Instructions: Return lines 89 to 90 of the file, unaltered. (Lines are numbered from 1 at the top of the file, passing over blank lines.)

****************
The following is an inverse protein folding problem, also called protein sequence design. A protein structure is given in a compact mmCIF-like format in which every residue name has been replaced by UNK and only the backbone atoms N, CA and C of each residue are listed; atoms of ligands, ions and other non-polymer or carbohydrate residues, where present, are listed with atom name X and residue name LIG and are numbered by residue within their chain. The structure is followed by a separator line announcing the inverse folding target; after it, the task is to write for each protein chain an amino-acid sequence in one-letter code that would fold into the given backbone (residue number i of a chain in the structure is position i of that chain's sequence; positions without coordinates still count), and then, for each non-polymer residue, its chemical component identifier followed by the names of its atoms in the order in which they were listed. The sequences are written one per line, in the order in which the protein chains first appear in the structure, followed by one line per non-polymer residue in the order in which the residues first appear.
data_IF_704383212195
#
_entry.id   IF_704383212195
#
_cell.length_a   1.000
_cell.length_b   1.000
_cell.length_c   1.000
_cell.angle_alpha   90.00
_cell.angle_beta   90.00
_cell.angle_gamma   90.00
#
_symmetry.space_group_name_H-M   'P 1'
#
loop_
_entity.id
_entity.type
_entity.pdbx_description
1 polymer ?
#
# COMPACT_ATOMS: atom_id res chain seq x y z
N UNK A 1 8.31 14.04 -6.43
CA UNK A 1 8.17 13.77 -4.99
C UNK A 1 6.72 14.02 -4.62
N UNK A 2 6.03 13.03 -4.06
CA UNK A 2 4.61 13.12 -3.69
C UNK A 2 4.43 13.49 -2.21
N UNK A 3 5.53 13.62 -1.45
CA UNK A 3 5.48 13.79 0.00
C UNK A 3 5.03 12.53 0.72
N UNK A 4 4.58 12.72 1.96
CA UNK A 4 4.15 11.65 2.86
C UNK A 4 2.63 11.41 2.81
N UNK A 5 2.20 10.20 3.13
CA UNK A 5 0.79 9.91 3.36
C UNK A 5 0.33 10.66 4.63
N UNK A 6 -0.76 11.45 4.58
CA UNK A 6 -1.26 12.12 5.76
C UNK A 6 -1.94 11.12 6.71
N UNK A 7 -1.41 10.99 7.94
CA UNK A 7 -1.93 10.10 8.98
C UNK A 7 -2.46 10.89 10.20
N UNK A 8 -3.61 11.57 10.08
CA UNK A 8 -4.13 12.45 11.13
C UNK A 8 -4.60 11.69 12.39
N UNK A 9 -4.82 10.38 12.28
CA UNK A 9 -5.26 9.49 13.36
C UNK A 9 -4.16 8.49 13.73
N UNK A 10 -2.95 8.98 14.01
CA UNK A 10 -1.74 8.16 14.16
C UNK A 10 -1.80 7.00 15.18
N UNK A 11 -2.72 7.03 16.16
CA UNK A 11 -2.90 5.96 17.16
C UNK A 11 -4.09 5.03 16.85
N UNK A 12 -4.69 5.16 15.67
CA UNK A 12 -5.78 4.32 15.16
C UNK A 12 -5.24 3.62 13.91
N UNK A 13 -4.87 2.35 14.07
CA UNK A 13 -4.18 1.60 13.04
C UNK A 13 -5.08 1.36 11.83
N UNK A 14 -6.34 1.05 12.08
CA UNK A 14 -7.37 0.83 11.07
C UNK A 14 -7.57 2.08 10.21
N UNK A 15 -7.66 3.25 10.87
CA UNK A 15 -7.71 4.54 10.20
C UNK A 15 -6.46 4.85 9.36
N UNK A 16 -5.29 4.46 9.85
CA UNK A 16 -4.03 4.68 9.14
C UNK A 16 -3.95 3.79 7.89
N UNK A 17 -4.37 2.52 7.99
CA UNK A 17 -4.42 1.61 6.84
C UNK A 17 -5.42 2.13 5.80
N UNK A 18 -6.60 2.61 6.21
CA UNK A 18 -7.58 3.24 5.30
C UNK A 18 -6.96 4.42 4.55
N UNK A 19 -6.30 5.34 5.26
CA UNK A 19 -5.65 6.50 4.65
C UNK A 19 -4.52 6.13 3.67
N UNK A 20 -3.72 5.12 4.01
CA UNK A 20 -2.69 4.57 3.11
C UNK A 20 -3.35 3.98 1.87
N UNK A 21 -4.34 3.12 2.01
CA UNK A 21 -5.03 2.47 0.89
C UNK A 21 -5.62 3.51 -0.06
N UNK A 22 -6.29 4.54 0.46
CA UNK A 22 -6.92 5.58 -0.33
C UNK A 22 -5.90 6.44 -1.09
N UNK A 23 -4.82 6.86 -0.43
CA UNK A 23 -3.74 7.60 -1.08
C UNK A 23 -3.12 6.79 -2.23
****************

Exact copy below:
CA UNK A 23 -3.74 7.60 -1.08
C UNK A 23 -3.12 6.79 -2.23